**** ROTATE **** **** ROTATE **** **** ROTATE **** **** ROTATE ****

Find this Story

Print, a form you can hold

Wireless download to your Amazon Kindle

Look for a summary or analysis of this Poem.

Enjoy this? Share it!


A Broken Prayer
by [?]

Hear me, O Lord,
When the black night draws down upon my soul,
And voices of temptation darken down
The misty wind, slamming thy starry doors
With bitter jests:–“Thou fool!” they seem to say,
“Thou hast no seed of goodness in thee; all
Thy nature hath been stung right through and through;
Thy sin hath blasted thee and made thee old;
Thou hadst a will, but thou hast killed it dead,
And with the fulsome garniture of life
Built out the loathsome corpse; thou art a child
Of night and death, even lower than a worm;
Gather the skirts up of thy shadowy self,
And with what resolution thou hast left
Fall on the damned spikes of doom!”

Oh, take me like a child,
If thou hast made me for thyself, my God,
And lead me up thy hills. I shall not fear,
So thou wilt make me pure, and beat back sin
With the terrors of thine eye: it fears me not
As once it might have feared thine own good image,
But lays bold siege at my heart’s doors.

Oh, I have seen a thing of beauty stand
In the young moonlight of its upward thoughts,
And the old earth came round it with its gifts
Of gladness, whispering leaves, and odorous plants,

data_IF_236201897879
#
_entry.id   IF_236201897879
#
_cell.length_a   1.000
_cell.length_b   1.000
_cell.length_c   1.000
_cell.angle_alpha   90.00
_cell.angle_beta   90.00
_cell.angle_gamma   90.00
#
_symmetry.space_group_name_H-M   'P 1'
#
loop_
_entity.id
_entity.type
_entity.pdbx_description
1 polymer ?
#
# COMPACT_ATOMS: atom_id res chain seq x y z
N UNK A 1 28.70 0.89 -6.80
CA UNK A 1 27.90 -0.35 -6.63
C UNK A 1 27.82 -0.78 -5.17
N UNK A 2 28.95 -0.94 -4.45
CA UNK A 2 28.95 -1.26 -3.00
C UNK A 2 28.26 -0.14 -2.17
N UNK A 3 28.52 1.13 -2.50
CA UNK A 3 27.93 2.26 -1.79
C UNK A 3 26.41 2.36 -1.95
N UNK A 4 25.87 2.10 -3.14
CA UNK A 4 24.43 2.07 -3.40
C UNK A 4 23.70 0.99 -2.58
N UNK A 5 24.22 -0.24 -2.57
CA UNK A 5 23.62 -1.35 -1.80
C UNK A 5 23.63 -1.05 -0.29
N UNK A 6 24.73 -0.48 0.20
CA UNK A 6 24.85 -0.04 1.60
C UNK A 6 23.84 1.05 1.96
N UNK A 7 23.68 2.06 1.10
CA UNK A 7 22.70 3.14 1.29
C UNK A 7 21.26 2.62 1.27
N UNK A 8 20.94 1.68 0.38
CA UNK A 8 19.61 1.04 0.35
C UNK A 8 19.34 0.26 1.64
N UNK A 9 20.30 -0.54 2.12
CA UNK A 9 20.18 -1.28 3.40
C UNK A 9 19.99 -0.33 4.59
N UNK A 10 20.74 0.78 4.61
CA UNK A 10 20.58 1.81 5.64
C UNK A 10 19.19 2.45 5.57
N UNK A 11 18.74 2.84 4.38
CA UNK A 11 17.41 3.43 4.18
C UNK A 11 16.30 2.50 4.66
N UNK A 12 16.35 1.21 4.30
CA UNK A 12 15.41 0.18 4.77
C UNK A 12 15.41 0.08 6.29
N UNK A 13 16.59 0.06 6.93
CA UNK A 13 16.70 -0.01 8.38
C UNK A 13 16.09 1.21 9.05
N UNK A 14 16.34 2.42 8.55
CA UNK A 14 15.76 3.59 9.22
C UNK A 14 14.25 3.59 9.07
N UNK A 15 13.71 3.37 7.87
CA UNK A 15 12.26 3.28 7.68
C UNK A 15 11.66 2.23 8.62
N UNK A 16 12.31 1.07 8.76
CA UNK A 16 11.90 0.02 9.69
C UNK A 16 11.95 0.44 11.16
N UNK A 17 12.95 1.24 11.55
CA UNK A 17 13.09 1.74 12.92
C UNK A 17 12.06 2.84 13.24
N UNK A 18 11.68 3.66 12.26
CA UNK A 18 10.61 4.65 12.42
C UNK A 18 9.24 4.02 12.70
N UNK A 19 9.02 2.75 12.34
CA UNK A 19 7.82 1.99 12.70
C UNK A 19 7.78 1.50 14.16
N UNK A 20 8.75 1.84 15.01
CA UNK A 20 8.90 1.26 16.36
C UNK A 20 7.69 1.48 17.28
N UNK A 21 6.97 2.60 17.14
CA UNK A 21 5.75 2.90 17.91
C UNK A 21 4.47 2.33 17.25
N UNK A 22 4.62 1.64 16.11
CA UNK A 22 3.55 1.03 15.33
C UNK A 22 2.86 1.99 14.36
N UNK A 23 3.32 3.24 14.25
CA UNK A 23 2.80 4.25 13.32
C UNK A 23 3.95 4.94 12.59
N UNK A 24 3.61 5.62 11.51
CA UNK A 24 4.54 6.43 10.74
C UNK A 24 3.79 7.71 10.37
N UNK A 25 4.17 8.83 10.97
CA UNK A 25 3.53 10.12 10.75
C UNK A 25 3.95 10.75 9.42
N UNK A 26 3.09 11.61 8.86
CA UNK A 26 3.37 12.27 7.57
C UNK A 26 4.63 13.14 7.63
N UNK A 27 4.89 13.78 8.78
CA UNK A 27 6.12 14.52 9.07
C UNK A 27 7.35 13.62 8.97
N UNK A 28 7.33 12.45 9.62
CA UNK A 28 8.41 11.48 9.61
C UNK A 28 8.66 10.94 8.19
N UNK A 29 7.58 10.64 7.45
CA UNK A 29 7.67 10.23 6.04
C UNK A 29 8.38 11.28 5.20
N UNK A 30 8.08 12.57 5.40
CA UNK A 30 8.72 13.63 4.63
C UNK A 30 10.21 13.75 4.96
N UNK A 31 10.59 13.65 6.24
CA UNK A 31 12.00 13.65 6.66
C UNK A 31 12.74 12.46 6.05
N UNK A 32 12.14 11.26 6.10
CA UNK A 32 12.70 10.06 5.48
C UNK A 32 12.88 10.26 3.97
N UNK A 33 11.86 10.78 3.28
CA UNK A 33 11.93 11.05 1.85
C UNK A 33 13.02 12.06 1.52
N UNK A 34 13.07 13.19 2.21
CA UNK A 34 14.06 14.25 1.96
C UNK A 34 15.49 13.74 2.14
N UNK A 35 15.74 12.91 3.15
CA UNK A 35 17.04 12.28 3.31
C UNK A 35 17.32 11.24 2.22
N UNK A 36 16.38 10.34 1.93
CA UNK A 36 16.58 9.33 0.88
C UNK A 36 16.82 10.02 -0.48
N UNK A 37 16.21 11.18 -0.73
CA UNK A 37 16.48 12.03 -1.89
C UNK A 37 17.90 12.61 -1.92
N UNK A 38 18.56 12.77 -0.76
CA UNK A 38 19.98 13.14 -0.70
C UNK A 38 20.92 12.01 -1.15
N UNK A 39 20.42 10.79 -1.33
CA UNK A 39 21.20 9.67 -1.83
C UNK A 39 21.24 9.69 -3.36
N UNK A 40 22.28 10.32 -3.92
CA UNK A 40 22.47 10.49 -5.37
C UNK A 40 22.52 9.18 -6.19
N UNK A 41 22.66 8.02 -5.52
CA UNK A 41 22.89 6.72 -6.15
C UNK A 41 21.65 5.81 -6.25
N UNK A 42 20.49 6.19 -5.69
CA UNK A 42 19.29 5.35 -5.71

Until its large and spiritual eye
Burned with intensest love: my God, I could
Have watched it evermore with Argus-eyes,
Lest when the noontide of the summer’s sun
Let down the tented sunlight on the plain,
His flaming beams should scorch my darling flower;
And through the fruitless nights of leaden gloom,
Of plashing rains, and knotted winds of cold,
Yea, when thy lightnings ran across the sky,
And the loud stumbling blasts fell from the hills
Upon the mounds of death, I could have watched
Guarding such beauty like another life!
But, O my God, it changed!–
Yet methinks I know not if it was not I!
Its beauty turned to ghastly loathsomeness!
Then a hand spurned me backwards from the clouds,
And with the gather of a mighty whirlwind,
Drew in the glittering gifts of life.

How long, O Lord, how long?
I am a man lost in a rocky place!
Lo, all thy echoes smite me with confusion
Of varied speech,–the cry of vanished Life
Rolled upon nations’ sighs–of hearts uplifted
Against despair–the stifled sounds of Woe
Sitting perpetual by its grey cold well–
Or wasted Toil climbing its endless hills
With quickening gasps–or the thin winds of Joy
That beat about the voices of the crowd!

Lord, hast thou sent
Thy moons to mock us with perpetual hope?
Lighted within our breasts the love of love
To make us ripen for despair, my God?

Oh, dost thou hold each individual soul
Strung clear upon thy flaming rods of purpose?
Or does thine inextinguishable will
Stand on the steeps of night with lifted hand
Filling the yawning wells of monstrous space
With mixing thought–drinking up single life
As in a cup? and from the rending folds
Of glimmering purpose, do all thy navied stars
Slide through the gloom with mystic melody,
Like wishes on a brow? Oh, is my soul,
Hung like a dewdrop in thy grassy ways,
Drawn up again into the rack of change
Even through the lustre which created it?
–O mighty one, thou wilt not smite me through
With scorching wrath, because my spirit stands
Bewildered in thy circling mysteries!

Oh lift the burdened gloom that chokes my soul
With dews of darkness; smite the lean winds of death
That run with howls around the ruined temples,
Blowing the souls of men about like leaves.